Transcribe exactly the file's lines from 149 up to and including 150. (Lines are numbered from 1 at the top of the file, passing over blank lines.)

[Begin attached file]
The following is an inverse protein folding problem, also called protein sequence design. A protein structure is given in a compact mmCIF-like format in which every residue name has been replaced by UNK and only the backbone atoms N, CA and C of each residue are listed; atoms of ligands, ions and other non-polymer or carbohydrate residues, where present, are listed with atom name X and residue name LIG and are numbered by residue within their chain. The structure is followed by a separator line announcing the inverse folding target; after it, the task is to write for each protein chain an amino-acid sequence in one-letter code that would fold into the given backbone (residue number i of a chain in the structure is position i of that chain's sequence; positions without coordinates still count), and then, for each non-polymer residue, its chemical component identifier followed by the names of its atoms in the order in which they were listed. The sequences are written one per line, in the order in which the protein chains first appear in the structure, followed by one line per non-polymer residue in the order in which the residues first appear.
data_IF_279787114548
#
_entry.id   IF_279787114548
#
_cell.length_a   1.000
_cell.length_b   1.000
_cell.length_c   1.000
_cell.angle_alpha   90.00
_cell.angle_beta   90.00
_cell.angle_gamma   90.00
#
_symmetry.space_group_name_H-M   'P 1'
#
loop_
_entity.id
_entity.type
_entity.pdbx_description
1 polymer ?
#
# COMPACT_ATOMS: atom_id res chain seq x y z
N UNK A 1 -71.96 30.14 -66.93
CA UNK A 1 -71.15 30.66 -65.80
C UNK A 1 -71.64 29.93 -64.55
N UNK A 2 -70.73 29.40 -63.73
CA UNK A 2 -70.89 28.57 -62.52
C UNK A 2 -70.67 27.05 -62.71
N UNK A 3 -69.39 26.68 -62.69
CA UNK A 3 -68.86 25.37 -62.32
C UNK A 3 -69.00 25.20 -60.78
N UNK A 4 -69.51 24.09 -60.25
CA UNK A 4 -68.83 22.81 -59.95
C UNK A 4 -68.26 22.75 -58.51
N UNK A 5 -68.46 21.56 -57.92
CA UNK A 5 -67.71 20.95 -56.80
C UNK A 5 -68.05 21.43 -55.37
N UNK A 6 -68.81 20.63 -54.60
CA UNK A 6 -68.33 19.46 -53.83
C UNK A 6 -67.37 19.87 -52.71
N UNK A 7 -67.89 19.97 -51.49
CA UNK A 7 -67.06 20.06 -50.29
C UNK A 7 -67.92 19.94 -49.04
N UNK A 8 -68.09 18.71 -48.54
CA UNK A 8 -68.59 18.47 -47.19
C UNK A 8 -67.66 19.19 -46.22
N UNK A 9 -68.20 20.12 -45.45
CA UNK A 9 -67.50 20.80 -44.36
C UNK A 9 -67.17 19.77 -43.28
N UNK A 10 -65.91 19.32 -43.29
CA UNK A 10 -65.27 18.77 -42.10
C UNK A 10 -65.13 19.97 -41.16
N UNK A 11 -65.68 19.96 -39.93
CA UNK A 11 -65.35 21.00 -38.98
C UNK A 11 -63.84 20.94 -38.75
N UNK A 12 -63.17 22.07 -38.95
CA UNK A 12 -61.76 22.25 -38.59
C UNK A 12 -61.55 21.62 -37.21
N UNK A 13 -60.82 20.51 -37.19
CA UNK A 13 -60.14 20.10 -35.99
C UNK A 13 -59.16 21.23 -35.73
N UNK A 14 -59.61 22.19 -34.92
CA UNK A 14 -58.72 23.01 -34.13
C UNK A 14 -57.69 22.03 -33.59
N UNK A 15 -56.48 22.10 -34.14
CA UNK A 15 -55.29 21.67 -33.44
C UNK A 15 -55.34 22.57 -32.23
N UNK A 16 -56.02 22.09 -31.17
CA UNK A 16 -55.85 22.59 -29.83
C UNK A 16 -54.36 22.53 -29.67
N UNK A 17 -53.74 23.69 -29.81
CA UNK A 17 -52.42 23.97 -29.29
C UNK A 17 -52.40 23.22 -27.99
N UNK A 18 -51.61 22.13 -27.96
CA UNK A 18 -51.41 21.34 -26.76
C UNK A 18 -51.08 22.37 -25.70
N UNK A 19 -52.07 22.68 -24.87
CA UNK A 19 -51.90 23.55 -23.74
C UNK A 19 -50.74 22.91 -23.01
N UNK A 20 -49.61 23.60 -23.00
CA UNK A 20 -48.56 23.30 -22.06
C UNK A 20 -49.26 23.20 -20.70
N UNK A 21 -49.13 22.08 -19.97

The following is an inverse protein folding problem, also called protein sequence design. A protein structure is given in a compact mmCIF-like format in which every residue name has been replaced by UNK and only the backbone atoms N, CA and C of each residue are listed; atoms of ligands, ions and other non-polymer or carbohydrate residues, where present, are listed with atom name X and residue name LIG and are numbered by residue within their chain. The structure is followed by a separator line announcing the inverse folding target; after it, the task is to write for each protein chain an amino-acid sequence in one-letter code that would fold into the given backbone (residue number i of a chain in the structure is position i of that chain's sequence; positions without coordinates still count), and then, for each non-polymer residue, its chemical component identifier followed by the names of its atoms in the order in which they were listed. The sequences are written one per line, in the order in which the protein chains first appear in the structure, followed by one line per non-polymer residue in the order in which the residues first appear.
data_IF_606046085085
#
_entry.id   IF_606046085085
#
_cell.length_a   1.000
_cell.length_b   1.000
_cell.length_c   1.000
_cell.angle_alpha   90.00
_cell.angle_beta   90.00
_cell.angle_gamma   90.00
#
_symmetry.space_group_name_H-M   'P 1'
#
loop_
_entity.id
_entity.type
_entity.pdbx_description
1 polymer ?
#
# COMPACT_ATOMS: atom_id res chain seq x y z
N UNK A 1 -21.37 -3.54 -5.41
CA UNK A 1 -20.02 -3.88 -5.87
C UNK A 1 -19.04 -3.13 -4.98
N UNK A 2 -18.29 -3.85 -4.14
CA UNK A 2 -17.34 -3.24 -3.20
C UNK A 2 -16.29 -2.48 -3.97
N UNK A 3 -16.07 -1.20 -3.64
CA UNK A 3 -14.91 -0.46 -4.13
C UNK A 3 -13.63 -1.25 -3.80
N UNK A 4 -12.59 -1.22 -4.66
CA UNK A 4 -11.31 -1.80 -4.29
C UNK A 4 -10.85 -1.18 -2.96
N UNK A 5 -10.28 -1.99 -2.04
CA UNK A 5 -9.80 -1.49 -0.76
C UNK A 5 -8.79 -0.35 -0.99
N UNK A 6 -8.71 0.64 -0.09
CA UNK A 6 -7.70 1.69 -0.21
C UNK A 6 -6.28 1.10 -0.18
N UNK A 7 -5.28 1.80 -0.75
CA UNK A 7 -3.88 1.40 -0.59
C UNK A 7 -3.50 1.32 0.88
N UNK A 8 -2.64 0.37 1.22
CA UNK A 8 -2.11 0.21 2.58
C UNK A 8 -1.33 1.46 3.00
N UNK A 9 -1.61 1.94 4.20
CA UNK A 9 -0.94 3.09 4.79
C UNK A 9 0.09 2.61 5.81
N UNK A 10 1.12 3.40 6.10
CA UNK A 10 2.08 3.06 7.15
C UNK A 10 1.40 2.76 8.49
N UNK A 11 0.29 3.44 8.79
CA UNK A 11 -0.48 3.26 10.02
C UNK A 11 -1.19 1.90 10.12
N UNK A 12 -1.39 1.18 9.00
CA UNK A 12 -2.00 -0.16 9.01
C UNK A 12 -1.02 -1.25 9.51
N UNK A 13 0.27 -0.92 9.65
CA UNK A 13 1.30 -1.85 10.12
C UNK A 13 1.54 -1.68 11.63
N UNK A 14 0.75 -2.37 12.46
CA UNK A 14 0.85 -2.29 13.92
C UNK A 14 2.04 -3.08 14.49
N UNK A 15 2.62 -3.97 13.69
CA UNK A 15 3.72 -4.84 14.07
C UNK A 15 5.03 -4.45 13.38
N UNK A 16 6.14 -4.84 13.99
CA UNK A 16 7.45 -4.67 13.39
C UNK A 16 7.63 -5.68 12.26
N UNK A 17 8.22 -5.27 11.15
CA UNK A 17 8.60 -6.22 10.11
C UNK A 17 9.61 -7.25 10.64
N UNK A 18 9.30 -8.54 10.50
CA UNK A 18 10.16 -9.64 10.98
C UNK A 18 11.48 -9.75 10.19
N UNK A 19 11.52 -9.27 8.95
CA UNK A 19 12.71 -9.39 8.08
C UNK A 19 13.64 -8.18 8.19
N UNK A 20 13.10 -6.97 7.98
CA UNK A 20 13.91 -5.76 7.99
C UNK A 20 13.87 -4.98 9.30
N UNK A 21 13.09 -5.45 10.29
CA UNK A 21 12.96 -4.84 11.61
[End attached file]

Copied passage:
N UNK A 16 6.14 -4.84 13.99
CA UNK A 16 7.45 -4.67 13.39